“Before I knew it, I was the face of the company in this market. Suddenly, I had a voice, a platform, a space to utilize all my previous knowledge and experience.”  

It wasn’t long before her skills found her promoted once again—she went from a niche market to the global market, which involved more travel.   

It wasn’t long before her skills found her promoted once again—she went from a niche market to the global market, which involved more travel.   

The school girl who had studied world history was now taking in the view of the Bay of Hong Kong, starring up at Mount Fuji, standing at the base of the Eifel Tower…  

In 1999, Ivette married Michael Mayo. And in 2004 Michael was transferred to Tampa. What to do?   

“This time my decision wasn’t based solely on what was best for the family, but also what was best for me. I was ready for change, eager to strike out on my own.”  

The move provided Ivette the opportunity to start her own business. Yo So I Am, LLC was born! (www.yosoyiam.com).  

“I was thirty-three at the time, with two fabulous daughters, and adrift.”  

Ivette, had taken a job with Continental Airlines shortly before her husband’s career had ended—a job in which she thrived.   

“All my previous decisions had been made to make other’s comfortable. For the first time, it was time to step up to the plate. To make judgment calls that would benefit both my children and me. It was time to redefine myself in every way!”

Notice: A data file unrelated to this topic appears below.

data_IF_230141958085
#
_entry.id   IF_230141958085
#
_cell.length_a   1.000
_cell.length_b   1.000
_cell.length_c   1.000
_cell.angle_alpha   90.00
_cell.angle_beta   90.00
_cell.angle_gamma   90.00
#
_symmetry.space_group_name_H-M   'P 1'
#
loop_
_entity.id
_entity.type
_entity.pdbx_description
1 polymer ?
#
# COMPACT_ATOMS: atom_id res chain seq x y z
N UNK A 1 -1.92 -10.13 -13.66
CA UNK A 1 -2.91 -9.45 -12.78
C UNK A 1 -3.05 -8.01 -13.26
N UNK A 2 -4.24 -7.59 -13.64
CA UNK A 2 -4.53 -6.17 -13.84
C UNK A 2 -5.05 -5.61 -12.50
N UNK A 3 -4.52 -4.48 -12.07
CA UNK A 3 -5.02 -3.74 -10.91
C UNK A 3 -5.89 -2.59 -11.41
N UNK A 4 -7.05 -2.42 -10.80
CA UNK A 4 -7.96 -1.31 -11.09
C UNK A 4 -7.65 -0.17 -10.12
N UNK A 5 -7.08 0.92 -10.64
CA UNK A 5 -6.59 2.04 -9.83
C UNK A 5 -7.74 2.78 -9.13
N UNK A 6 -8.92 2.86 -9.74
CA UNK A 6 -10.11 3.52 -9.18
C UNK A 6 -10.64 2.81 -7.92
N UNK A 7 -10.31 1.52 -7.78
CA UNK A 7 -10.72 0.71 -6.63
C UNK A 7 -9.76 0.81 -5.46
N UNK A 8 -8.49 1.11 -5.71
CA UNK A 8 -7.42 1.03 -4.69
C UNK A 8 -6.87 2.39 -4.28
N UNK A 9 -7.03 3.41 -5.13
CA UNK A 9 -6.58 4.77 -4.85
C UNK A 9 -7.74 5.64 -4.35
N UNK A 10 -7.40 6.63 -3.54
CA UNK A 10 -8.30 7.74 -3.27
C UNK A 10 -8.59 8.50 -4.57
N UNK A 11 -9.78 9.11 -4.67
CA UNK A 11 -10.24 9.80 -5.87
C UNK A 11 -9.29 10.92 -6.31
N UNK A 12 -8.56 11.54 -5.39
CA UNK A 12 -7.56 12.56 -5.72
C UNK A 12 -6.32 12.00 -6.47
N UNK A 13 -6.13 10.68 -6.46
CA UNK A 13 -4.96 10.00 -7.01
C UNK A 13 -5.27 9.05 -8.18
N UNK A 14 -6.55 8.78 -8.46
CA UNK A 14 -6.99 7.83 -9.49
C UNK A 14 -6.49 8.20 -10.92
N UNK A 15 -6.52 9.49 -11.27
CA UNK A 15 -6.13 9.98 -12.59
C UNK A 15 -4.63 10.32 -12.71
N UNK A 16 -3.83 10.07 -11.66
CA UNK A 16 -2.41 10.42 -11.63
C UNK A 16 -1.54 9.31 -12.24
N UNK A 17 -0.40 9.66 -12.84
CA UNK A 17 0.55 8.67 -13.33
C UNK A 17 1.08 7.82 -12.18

Continental promoted Ivette to Latin American Sales Manager (her turf: Latin America, the Caribbean and Mexico).   

“Before I knew it, I was the face of the company in this market. Suddenly, I

had a voice, a platform, a space to utilize all my previous knowledge and experience.”  

It wasn’t long before her skills found her promoted once again—she went from a niche market to the global market, which involved more travel.   

The school girl who had studied world history was now taking in the view of the Bay of Hong Kong, starring up at Mount Fuji, standing at the base of the Eifel Tower…  

In 1999, Ivette married Michael Mayo. And in 2004 Michael was transferred to Tampa. What to do?   

“This time my decision wasn’t based solely on what was best for the family, but also what was best for me. I was ready for change, eager to strike out on my own.”  

The move provided Ivette the opportunity to start her own business. Yo So I Am, LLC was born! (www.yosoyiam.com).  

Within a year, Ivette was named one of Tampa’s Top 40 Business Women (Tampa Bay Business Journal). She was off and running.  

In 2008 she created her own line of Latin-centric inspired stationary and specialty cards www.yosoyexpressions.com (she found a void and filled it). Such luminaries as Supreme Court Justice Sonia Sotomayor, and actress Rosie Perez, are counted among the Mujeres that have her cards.  

Nely Galan, TV producer, entrepreneur and a customer, featured Ivette in her book SELF Made, Becoming EMPOWERED, SELF-RELIANT and RICH in every way as a “Disruptive Innovator” because she saw the power in product and the idea.